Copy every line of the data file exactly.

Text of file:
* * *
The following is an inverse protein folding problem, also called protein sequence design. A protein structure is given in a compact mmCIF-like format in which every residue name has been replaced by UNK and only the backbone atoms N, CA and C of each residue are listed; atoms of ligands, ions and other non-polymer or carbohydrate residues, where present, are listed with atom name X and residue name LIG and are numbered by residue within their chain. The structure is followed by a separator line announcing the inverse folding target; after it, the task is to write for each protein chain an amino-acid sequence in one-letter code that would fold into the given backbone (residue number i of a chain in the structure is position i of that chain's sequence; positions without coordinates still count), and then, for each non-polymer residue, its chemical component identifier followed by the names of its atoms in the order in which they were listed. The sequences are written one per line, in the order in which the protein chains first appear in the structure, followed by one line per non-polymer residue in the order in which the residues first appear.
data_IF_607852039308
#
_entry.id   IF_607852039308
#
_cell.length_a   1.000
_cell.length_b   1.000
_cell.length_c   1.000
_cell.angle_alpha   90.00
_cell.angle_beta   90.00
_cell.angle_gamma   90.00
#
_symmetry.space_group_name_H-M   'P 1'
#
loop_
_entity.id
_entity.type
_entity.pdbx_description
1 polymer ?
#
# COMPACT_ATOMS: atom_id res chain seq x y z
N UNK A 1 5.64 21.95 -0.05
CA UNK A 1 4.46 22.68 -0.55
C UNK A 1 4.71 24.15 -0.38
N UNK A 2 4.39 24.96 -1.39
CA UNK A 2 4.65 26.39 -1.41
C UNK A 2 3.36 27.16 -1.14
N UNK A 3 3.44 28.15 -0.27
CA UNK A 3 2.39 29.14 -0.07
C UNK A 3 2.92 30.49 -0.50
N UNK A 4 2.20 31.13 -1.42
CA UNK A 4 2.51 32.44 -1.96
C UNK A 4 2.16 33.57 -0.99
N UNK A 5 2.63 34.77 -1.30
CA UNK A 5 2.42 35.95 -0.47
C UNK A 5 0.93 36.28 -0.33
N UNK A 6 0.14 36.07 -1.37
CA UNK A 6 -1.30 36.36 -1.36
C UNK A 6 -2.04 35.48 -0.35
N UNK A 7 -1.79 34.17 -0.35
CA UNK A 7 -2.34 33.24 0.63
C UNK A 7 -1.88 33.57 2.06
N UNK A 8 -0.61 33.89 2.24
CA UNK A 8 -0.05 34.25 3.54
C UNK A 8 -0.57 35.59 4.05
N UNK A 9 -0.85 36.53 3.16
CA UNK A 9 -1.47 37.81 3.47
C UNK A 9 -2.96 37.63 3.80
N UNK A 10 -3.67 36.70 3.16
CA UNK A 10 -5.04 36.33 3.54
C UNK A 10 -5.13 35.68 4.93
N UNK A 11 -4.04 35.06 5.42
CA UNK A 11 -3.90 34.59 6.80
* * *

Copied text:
The following is an inverse protein folding problem, also called protein sequence design. A protein structure is given in a compact mmCIF-like format in which every residue name has been replaced by UNK and only the backbone atoms N, CA and C of each residue are listed; atoms of ligands, ions and other non-polymer or carbohydrate residues, where present, are listed with atom name X and residue name LIG and are numbered by residue within their chain. The structure is followed by a separator line announcing the inverse folding target; after it, the task is to write for each protein chain an amino-acid sequence in one-letter code that would fold into the given backbone (residue number i of a chain in the structure is position i of that chain's sequence; positions without coordinates still count), and then, for each non-polymer residue, its chemical component identifier followed by the names of its atoms in the order in which they were listed. The sequences are written one per line, in the order in which the protein chains first appear in the structure, followed by one line per non-polymer residue in the order in which the residues first appear.
data_IF_607852039308
#
_entry.id   IF_607852039308
#
_cell.length_a   1.000
_cell.length_b   1.000
_cell.length_c   1.000
_cell.angle_alpha   90.00
_cell.angle_beta   90.00
_cell.angle_gamma   90.00
#
_symmetry.space_group_name_H-M   'P 1'
#
loop_
_entity.id
_entity.type
_entity.pdbx_description
1 polymer ?
#
# COMPACT_ATOMS: atom_id res chain seq x y z
N UNK A 1 5.64 21.95 -0.05
CA UNK A 1 4.46 22.68 -0.55
C UNK A 1 4.71 24.15 -0.38
N UNK A 2 4.39 24.96 -1.39
CA UNK A 2 4.65 26.39 -1.41
C UNK A 2 3.36 27.16 -1.14
N UNK A 3 3.44 28.15 -0.27
CA UNK A 3 2.39 29.14 -0.07
C UNK A 3 2.92 30.49 -0.50
N UNK A 4 2.20 31.13 -1.42
CA UNK A 4 2.51 32.44 -1.96
C UNK A 4 2.16 33.57 -0.99
N UNK A 5 2.63 34.77 -1.30
CA UNK A 5 2.42 35.95 -0.47
C UNK A 5 0.93 36.28 -0.33
N UNK A 6 0.14 36.07 -1.37
CA UNK A 6 -1.30 36.36 -1.36
C UNK A 6 -2.04 35.48 -0.35
N UNK A 7 -1.79 34.17 -0.35
CA UNK A 7 -2.34 33.24 0.63
C UNK A 7 -1.88 33.57 2.06
N UNK A 8 -0.61 33.89 2.24
CA UNK A 8 -0.05 34.25 3.54
C UNK A 8 -0.57 35.59 4.05
N UNK A 9 -0.85 36.53 3.16
CA UNK A 9 -1.47 37.81 3.47
C UNK A 9 -2.96 37.63 3.80
N UNK A 10 -3.67 36.70 3.16
CA UNK A 10 -5.04 36.33 3.54
C UNK A 10 -5.13 35.68 4.93
N UNK A 11 -4.04 35.06 5.42
CA UNK A 11 -3.90 34.59 6.80